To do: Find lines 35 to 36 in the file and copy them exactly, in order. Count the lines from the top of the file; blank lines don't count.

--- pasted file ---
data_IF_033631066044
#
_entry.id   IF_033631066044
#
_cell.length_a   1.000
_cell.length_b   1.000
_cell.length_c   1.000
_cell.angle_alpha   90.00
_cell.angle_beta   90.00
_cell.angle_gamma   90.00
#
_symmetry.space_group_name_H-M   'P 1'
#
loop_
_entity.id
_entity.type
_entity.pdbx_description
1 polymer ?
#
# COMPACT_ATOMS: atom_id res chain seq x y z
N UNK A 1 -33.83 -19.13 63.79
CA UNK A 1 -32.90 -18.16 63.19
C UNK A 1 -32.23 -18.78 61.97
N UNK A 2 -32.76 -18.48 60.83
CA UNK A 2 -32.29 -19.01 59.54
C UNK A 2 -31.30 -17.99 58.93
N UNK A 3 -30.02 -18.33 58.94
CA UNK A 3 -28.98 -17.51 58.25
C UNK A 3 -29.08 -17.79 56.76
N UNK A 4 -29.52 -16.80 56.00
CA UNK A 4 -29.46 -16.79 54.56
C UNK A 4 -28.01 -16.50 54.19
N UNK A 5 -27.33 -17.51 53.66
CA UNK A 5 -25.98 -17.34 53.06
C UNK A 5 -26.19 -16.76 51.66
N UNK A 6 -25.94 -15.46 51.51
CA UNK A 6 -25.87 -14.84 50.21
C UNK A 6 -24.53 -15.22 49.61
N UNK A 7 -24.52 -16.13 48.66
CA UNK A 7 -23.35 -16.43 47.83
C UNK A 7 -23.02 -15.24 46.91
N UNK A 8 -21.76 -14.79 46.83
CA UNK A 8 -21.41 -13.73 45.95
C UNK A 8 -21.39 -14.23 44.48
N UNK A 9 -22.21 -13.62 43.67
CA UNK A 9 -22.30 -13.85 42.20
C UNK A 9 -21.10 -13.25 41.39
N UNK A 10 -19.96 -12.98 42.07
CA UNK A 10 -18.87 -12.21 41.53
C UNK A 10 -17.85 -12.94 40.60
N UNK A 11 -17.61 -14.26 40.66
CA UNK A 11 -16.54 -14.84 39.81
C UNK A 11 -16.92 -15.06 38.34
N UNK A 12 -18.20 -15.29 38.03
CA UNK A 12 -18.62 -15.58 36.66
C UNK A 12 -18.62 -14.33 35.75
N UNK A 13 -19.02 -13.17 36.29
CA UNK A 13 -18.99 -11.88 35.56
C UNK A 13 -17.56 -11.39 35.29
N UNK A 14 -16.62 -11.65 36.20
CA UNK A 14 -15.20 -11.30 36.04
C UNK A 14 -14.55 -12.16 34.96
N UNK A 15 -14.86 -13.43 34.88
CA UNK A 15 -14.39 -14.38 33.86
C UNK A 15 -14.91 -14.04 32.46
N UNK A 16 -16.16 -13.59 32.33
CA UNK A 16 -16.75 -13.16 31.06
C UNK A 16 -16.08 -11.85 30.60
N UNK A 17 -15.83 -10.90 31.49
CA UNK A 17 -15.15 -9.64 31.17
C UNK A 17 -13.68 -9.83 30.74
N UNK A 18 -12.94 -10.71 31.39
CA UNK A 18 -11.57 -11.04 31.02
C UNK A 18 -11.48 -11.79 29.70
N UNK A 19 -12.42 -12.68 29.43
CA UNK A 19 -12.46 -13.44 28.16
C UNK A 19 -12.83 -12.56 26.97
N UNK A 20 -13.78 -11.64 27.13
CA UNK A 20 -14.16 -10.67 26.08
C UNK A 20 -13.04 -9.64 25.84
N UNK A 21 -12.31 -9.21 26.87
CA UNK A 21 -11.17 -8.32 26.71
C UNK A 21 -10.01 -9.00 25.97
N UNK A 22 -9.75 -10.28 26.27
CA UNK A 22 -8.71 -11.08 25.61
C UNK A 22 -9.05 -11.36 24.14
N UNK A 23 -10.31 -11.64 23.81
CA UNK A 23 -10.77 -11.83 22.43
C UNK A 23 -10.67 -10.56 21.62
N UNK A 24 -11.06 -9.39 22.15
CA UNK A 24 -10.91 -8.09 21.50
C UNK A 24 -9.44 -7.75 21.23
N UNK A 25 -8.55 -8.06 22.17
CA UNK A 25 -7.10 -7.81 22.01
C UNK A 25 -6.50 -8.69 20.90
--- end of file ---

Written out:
C UNK A 5 -26.19 -16.76 51.66
N UNK A 6 -25.94 -15.46 51.51